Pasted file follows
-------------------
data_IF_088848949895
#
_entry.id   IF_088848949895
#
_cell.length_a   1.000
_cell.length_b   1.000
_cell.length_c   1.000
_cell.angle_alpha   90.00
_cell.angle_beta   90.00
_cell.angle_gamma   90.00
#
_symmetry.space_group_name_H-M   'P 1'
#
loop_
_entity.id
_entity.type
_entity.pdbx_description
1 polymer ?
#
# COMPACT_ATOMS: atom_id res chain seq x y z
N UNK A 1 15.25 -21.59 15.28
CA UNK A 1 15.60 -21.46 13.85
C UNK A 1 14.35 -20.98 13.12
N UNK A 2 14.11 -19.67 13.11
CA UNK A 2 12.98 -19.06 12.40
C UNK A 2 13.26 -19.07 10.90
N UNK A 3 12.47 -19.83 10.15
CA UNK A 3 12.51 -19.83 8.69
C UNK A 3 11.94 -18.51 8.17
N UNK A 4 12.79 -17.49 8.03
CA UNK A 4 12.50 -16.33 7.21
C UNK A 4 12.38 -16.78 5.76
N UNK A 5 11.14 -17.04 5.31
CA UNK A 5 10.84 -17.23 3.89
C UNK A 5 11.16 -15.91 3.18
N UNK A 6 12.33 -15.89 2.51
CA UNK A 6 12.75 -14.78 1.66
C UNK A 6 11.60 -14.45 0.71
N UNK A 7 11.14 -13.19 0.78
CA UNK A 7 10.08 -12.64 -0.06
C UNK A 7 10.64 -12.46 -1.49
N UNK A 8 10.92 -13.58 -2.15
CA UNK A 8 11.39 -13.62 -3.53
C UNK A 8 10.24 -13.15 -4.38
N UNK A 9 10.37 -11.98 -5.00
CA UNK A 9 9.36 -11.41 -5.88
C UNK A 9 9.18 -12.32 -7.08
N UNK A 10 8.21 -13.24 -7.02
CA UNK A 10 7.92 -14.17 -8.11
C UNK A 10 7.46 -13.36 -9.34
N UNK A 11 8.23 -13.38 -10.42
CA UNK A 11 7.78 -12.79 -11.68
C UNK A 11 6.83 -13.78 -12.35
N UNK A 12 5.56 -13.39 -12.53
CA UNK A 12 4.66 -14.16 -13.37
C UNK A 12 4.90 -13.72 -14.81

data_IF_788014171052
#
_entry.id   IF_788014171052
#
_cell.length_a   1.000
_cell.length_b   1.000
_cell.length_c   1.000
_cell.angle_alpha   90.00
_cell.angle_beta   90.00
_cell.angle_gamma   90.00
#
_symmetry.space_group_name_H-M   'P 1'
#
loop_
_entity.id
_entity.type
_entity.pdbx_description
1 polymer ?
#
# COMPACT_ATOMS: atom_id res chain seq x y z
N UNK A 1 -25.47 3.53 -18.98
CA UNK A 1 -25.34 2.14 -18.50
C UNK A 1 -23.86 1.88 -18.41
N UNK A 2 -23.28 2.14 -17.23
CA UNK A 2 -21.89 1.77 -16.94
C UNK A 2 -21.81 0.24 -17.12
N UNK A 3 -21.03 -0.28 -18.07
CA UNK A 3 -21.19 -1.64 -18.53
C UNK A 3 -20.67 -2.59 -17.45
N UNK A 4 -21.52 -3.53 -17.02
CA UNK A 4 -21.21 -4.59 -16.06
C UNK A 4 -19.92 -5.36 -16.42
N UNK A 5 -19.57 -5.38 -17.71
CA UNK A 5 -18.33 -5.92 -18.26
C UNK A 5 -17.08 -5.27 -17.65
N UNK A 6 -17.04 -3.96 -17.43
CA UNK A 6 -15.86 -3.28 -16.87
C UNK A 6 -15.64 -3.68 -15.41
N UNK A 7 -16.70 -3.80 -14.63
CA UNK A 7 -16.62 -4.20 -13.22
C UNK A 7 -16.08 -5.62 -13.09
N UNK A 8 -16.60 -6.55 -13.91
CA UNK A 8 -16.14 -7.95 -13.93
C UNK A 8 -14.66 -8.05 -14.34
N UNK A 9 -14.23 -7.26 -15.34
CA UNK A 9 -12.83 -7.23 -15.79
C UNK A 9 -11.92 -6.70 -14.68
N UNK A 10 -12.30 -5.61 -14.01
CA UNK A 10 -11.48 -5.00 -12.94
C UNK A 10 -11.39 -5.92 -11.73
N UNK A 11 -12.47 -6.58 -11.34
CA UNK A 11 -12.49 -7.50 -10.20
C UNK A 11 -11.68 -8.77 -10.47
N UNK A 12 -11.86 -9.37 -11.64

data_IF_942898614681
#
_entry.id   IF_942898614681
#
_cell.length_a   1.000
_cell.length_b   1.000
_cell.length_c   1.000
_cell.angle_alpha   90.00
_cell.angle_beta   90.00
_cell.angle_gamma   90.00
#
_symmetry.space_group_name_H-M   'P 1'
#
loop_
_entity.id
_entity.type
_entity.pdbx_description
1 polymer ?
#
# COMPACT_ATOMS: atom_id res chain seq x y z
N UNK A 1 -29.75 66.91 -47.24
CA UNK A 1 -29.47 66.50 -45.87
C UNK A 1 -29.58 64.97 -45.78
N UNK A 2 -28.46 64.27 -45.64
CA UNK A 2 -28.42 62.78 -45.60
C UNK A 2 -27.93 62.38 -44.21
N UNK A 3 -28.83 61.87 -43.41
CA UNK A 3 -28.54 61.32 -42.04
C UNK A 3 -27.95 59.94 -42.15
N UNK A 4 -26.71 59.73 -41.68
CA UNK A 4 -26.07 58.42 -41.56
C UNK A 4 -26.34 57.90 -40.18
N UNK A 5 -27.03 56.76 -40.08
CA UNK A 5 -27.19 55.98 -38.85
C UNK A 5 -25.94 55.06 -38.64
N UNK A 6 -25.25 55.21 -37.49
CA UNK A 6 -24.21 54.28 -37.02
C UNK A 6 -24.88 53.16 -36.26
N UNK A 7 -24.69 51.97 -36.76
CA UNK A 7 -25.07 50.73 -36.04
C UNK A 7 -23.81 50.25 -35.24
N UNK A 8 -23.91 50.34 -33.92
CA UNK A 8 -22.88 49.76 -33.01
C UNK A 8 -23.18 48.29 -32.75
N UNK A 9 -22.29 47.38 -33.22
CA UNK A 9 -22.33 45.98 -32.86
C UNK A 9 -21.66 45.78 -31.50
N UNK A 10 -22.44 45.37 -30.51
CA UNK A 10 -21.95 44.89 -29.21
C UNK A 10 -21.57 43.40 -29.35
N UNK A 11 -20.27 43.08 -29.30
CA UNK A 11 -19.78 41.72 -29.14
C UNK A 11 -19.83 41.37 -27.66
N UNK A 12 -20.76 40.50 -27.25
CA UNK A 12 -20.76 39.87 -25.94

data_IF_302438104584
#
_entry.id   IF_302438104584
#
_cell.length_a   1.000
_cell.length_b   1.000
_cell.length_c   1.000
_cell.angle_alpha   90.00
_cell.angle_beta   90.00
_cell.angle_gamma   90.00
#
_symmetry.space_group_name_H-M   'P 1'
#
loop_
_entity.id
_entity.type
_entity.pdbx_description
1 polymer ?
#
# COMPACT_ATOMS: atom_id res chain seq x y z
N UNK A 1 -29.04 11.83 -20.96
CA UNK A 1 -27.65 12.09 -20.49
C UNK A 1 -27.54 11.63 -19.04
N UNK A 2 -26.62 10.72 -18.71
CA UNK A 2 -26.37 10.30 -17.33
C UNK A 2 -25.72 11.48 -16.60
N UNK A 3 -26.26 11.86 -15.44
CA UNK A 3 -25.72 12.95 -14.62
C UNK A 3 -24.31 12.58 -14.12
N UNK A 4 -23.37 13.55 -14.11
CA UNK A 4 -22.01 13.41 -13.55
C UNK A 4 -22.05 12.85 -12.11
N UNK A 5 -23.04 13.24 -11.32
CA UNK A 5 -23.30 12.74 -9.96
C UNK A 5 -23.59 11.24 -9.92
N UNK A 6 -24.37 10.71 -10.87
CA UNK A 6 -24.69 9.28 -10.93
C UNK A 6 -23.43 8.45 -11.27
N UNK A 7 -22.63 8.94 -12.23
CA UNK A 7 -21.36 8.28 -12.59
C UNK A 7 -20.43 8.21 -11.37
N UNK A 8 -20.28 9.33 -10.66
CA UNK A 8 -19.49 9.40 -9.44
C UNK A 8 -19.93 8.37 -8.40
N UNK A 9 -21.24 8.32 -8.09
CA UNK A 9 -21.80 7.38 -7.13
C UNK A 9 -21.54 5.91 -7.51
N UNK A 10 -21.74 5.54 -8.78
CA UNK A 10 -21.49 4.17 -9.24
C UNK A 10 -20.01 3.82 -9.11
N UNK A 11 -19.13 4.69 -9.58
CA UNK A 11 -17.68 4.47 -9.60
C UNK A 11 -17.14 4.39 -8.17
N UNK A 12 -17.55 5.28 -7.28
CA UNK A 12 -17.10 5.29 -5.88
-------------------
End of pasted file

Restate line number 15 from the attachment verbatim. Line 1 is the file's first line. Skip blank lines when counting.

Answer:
_entity.id